Treat Your Sleep Apnea if You Want Better Heart Health

Much has been made of the importance of treating obstructive sleep apnea (OSA) to prevent chronic disease.

Chief among these conditions is heart disease, a dangerous byproduct of untreated OSA.

For National Heart Month, which happens every February, let’s take a look at the links between heart disease and OSA.

Heart disease basics

Heart disease isn’t a single disease but a category of heart conditions that include:1

  • Blood vessel diseases
  • Heart arrhythmias
  • Congenital heart defects
  • Heart valve diseases
  • Heart muscle diseases
  • Heart infections

Types of heart disease

Blood vessel diseases

You’ve likely heard of “hardening of the arteries,” the buildup of fatty plaques in the arteries (atherosclerosis). These deposits can block the arteries, resulting in heart attacks, angina, or stroke. Signs and symptoms include:1

  • Chest pain, tightness, discomfort, or pressure (also known as angina)
  • Limb numbness, weakness or coldness
  • Pain in the back, upper abdomen, throat, neck or jaw
  • Shortness of breath

Heart arrhythmias

When your heart beats too quickly, too slowly, or too irregularly, it’s known as an abnormal heartbeat. Sometimes this happens in the absence of heart disease. However, it’s concerning when heart disease is present. Signs and symptoms include:1

  • Chest pain or discomfort
  • Lightheadedness, dizziness, fainting
  • Chest “fluttering”
  • Shortness of breath
  • Racing heartbeat
  • Slow heartbeat
  • Irregular heartbeat

Heart defects

We’re born with these heart disease conditions, and they’re usually identified soon after birth. Signs and symptoms in children include:1

  • Shortness of breath during feedings
  • Swelling in the legs, abdomen, or the face around the eyes
  • Pale gray or blue skin color

Some heart defects don’t present until later childhood or adulthood. Signs and symptoms in adults include:1

  • Shortness of breath
  • Swelling in the hands, ankles, or feet
  • Fatigue

Heart valve disease

Perhaps the most familiar heart valve condition is the murmur, in which the valve that directs blood flow through the heart makes a distinctive sound. Some heart murmurs can be functional, but others may signal dangerous problems with leaks, improper closure, or narrowing. Signs and symptoms include:1

  • Chest pain
  • Fainting
  • Shortness of breath
  • Irregular heartbeat
  • Fatigue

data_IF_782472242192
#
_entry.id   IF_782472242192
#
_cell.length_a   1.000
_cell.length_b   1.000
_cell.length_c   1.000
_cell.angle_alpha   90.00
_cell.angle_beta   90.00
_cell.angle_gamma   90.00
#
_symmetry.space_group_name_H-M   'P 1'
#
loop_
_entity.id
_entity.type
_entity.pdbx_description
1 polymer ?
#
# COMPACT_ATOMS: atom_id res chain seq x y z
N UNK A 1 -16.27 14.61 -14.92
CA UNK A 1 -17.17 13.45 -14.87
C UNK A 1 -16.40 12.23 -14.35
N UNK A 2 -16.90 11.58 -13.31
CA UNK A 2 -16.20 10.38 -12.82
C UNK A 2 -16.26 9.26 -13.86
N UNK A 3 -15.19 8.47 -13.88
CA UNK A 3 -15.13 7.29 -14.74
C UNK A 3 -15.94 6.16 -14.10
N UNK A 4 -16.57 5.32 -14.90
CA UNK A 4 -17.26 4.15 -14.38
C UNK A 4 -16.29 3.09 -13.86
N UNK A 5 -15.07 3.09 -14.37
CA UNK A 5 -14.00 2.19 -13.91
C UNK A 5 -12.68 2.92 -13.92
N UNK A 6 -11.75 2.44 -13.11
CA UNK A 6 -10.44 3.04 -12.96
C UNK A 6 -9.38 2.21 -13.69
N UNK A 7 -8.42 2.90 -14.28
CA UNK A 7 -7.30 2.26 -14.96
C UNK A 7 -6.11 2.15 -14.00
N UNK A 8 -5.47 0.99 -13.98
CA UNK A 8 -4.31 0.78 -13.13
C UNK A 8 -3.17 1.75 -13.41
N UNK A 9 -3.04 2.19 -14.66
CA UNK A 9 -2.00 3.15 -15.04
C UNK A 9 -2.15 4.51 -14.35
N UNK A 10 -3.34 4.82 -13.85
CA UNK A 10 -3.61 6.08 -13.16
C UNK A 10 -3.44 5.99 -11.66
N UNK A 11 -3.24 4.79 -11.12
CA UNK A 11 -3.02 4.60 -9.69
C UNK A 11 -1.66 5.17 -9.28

• Swollen feet or ankles

Heart muscle diseases

Also known as cardiomyopathy, heart muscle disease may start with no symptoms but gradually worsen. Signs and symptoms, as it advances, include:1

  • Dizziness, lightheadedness, and fainting
  • Breathlessness regardless of activity level
  • Irregular heartbeat (rapid, pounding, or fluttering)
  • Fatigue
  • Swollen legs, feet or ankles

Heart infections

When the lining around the heart’s inner chambers and valves becomes infected, this qualifies as heart disease. Signs and symptoms include:1

  • Shortness of breath
  • Marked changes in the heartbeat
  • Fatigue
  • Swollen legs or abdomen
  • Fever
  • Dry or persistent cough
  • Skin rashes or spots

How does sleep influence heart health?

Healthy sleep allows the body opportunities to repair itself. Damage to the body happens daily. It’s rarely acute, like a car accident. Sometimes, even an emotionally stressful day can cause chemical imbalances in the bloodstream. Sleep is the body’s best chance to rebalance them. Sleep is how we fight infection and heal from wounds, as well.

While heart disease can run in families, the Centers for Disease Control and Prevention (CDC) also warns that adults who routinely sleep less than 7 hours a night generally face higher risks for developing heart disease.2

Candidates for poor sleep include people with persistent insomnia, others who willingly (and regularly) shortchange themselves sleep, and those with untreated OSA.

OSA and heart disease

OSA, a mechanical disruption of sleep breathing, causes dangerous imbalances in oxygen and carbon dioxide in the bloodstream. Apneas (pauses in breathing) trigger frequent episodes of low blood oxygen (hypoxemia) which can turn into a continuous state of low blood oxygen (hypoxia) in untreated OSA. Remember, the heart is a muscle. Muscle tissue requires adequate oxygen to function properly. Apneas place significant strain on the heart.

Also, we awaken following apneas in order to voluntarily breathe, equalizing oxygen and carbon dioxide levels. However, the stress response this requires—a flood of hormones into the bloodstream—elevates blood pressure and heart rate, complicating the body's healing mechanisms.

Atrial fibrillation

A frequent outcome of OSA-related hypoxia is “A fib” (atrial fibrillation), a common abnormal heart rhythm. Abnormal heart rhythms are known to lead to sudden death.3

Atherosclerosis

Atherosclerosis frequently occurs in people with OSA who show no other significant heart disease risk factors.4

Leaky heart valves

For those with leaky heart valves, untreated OSA becomes a dangerous risk factor during valve replacement surgery.5

Hypertrophic cardiomyopathy

OSA is also extremely common among people with hypertrophic cardiomyopathy (the most common genetic heart disease). Its prevalence ranges between 32 and 71 percent.6

Other concerns linked to untreated OSA

Other major cardiac concerns related to untreated OSA include higher risk for heart failure, treatment-resistant high blood pressure, and stroke.7

Seeking answers to sleep problems—especially snoring or unexplained daytime fatigue—may do more than help you achieve better sleep. It just may save your life.

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